FiB.230b. Fie2300. Eli.230d.


Fig. 229. (AttCT Mall, Joliin. of Morpliology. vol. 12. 18»7. Fig. Ifl.) OuUine drawing of ■ mediki ngitul sectian of (he rnodd of Msll'ii embryo XII. Magn. 50: 1. The heavy line is the aorla. The Blriated. Am., amnion: a.. Ijorder between fore-brain and mid-brain; X. X'. exwnt of oiofure of gpinal eonai; 5. BeeBBel'ii pocket; CA., chorda; b'. b'. first and aecood bnmchial poekeU mouth: T., thyroid; II., pericardial npace: Ph., pharynx; ErU.. ■ ' '


The cvlom within the biMly is represented black. O' and 0>, fint and tl C, first and eilhth cen-ical myotomes; T, tint thoracic myotome; a., aoi I., thyroid; lliver: Ph.. pharynx; i., intestiae; ne.. neurent^ric canal: A

Entochorda

A hypochorda or entochorda arising fitwn the entoderm beneath the chorda dorsalis has been found in fishes, amphibia, birds, and reptiles, but apparently has not yet been described for the human embryo. In part the tissue of the hypochorda joins that of the chorda dorsalis. (See Ad. Reinhardt, Morphol. Jahrb., Bd. 32, 1904; Ph. Stohr, Morphol. Jahrb., Bd. 23, 1895; and S. A Ussoff, Anat. Anz., Bd. 29, 1906.)

Bibliography

The chief paper on the early development of the chorda dorsalis in man is that of Kollmann (1890). Important data concerning the chorda dorsalis are to be found in the various papers deseribmg human embryos with fourteen somites or less.

Bonnet : Beitrage zur Embryologie des Hundes. Anat. Hef te. 1897 und 1901.

Eternod: Conununication sur im oeuf humain avec embryou excessivement jeune. Arch. Ital. de Biologies Vol. 22. 1895.

See also Monitore Zool. Ital. Vol. 5, p. 70-72. 1894. Sur un OBuf humain de 16,3 muL avec embryon de 2.1 mm. Arch, des Sciences

Phys. et Nat. Ann6e 101. 4 Periode. T. 2, p. 609-624. 1896. H y a un canal notochordal dans Tembryon humain? Anat. Anz. Bd, 16, p. 131-143. 1899.

Frassi, L. : Uber ein junges menschliches Ei in situ. Arch, f . mikr. Anat. Bd. 71, S. 667. 190a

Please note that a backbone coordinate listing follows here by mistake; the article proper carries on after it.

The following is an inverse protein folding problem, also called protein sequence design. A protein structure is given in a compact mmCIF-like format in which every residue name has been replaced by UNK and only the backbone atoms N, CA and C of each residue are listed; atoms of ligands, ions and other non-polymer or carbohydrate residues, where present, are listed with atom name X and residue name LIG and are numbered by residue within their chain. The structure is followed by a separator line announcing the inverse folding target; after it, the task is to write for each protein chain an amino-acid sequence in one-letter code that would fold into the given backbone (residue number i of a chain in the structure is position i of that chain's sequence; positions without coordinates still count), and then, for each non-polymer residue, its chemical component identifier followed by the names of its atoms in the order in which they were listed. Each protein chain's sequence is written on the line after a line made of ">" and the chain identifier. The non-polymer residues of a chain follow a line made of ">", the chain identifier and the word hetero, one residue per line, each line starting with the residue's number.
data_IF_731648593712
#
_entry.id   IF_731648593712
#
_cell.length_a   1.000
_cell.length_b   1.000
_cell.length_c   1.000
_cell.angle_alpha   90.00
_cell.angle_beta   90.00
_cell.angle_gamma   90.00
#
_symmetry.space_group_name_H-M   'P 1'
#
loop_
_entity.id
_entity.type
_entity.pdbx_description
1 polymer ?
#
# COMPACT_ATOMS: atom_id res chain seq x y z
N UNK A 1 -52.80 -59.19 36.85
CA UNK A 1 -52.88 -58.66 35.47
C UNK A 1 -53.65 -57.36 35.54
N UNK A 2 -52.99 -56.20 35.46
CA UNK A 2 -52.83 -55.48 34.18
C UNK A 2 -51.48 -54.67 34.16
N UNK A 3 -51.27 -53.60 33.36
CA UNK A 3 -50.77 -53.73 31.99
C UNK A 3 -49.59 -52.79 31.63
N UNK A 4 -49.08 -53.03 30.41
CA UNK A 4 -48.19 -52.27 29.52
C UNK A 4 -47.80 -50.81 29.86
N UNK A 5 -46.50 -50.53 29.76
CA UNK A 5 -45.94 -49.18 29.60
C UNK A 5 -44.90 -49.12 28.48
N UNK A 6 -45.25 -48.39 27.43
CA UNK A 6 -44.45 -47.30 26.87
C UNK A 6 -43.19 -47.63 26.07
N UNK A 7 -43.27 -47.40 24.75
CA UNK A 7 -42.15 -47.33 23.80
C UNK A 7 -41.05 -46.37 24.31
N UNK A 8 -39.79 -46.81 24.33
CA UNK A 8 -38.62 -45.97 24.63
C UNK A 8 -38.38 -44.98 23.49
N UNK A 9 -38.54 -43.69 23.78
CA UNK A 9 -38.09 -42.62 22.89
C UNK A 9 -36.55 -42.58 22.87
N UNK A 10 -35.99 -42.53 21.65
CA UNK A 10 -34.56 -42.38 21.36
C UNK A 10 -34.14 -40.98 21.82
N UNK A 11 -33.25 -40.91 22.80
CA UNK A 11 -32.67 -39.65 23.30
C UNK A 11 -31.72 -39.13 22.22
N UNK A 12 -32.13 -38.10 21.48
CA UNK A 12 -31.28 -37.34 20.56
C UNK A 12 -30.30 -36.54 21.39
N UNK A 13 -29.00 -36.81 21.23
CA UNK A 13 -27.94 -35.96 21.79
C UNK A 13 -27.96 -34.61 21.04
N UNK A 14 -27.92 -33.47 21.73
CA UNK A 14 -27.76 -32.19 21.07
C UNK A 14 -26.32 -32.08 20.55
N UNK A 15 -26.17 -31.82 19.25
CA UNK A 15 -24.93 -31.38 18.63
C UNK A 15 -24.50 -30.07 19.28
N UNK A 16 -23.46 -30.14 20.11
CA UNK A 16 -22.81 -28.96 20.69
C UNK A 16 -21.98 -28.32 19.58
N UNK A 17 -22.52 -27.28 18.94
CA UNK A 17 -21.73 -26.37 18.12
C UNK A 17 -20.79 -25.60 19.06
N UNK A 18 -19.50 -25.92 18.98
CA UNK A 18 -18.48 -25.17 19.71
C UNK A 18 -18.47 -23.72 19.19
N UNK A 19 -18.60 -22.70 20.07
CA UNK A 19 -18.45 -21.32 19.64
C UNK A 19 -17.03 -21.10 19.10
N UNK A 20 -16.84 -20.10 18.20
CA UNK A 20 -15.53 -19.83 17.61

Froriep, a. : Kopfteil der chorda dorsalis bei menschlichen Embryonen. Beitrage z. Anat. und Embryol. Als Festgabe fUr Jaccb Henle. 1882.

GiacX)minIt C. : Un CBuf humain de 11 jours. Arch. Ital. de Biologic. Vol. 29. 1898.

Heiberq, J.: Uber die Zwischenwirbelgelenke und Knochenkeme der Wirbelsaule. Mitt, a, d. Embryol. Inst, der K. K. Univ. Wien. I, S. 119-129. 1880.

His: Anatomic menschlicher Embryonen. 1880.

Janosik, J.: Zwei junge menschliche Embryonen. Arch. f. mikr. Anat. Bd. 30, S. 559. 1887.

Keibel : Zur Entwicklungsgeschichte der chorda bei Saugem. Arch, f . Anat. und Physiol. Anat. Abt. 1889.

Kollmann: Die Entwicklung der chorda dorsalis beim Menschen. Anat. Anz. Bd. 5, S. 308-321. 1890.

Die Rumpfsegmente menschlicher Embryonen von 13-35 Urwirbeln. Arch. f. Anat. u. Physiol. Anat. Abt. 1891.

Leboucq, H. : Recherches sur le mode de dispnrition de la chorde dorsale chez les vertebres sup^rieurs. Arch, de Biol., p. 718-736. 1880.

Luschka: Die Halbgelenke, 1852; 2. Aufl. 1858. Die Altersveranderung der Zwischenwirbelknorpel. Virchow's Arehiv. Bd. 9, S. 309-327. 1856.

Uber gallertartige Auswiiclise am Clivus Blumenbachii. Virchow's Archiv. Bd. 11, S. 8-12. ia57.

Mall FP. A human embryo twenty-six days old. (1891) Journal of Morphology 5: 459-480.

Mall: A Human Embryo 26 Days old. Joum. of Morph. Vol. 5, p. 459-480. 1891. Human Coelom. Joum. of Morph. 1.S97.

Template:Ref-Minot1907

MiNOT, C. S.: The Segmental Flexures of the Notochord. Anatomical Record, Amer. Joum. of Anat. Vol. 6. 1907.

MuLLER, H.: Uber das Voikomnien von Resten der chorda dorsalis bei Menschen nach der Geburt. Zeitschrift f. rationelle Med. Bd. 2. 1858.

MusGRAVE, James : Persistence of the Notochord in the Human Subject. Joum. of Anat. and Physiol. Vol. 25. 1891.

Robin, C. : Memoire sur revolution de la notoeorde. Paris, 212 pp., 1868.

RoMiTi, G. : Rigonfiamenti della corda dorsale nella porzione cervicale nelFembrione umano. Notizie Anat. Siena. 1886.

Spee, Graf v.: Beobachtungen an einer menschlicben Keimscheibe mit offener Medullarrinne. Arcb. f. Anat. und Pbys. Anat. Abt. S. 159-176. 1889.

Neue Beobachtungen iiber sebr friihe Entwicklungsstufen des menschlicben Eies. Arch. f. Anat. und Pbys. Anat. Abt. S. 1-30. 1896.

On the development of the notochord in the higher mammals see especially:

Williams LW. The later development of the notochord in mammals. (1908) J. Anat. 8:251-284.


Skeleton and Connective Tissues: Connective Tissue Histogenesis | Skeletal Morphogenesis | Chorda Dorsalis | Vertebral Column and Thorax | Limb Skeleton | Skull Hyoid Bone Larynx


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العربية | català | 中文 | 中國傳統的 | français | Deutsche | עִברִית | हिंदी | bahasa Indonesia | italiano | 日本語 | 한국어 | မြန်မာ | Pilipino | Polskie | português | ਪੰਜਾਬੀ ਦੇ | Română | русский | Español | Swahili | Svensk | ไทย | Türkçe | اردو | ייִדיש | Tiếng Việt    These external translations are automated and may not be accurate. (More? About Translations)

Keibel F. and Mall FP. Manual of Human Embryology I. (1910) J. B. Lippincott Company, Philadelphia.

Manual of Human Embryology I: The Germ Cells | Fertilization | Segmentation | First Primitive Segment | Gastrulation | External Form | Placenta | Human Embryo and Fetus Age | Ovum Pathology | Integument | Skeleton and Connective Tissues | Muscular System | Coelom and Diaphragm | Figures | Manual of Human Embryology 1 | Manual of Human Embryology 2 | Franz Keibel | Franklin Mall | Embryology History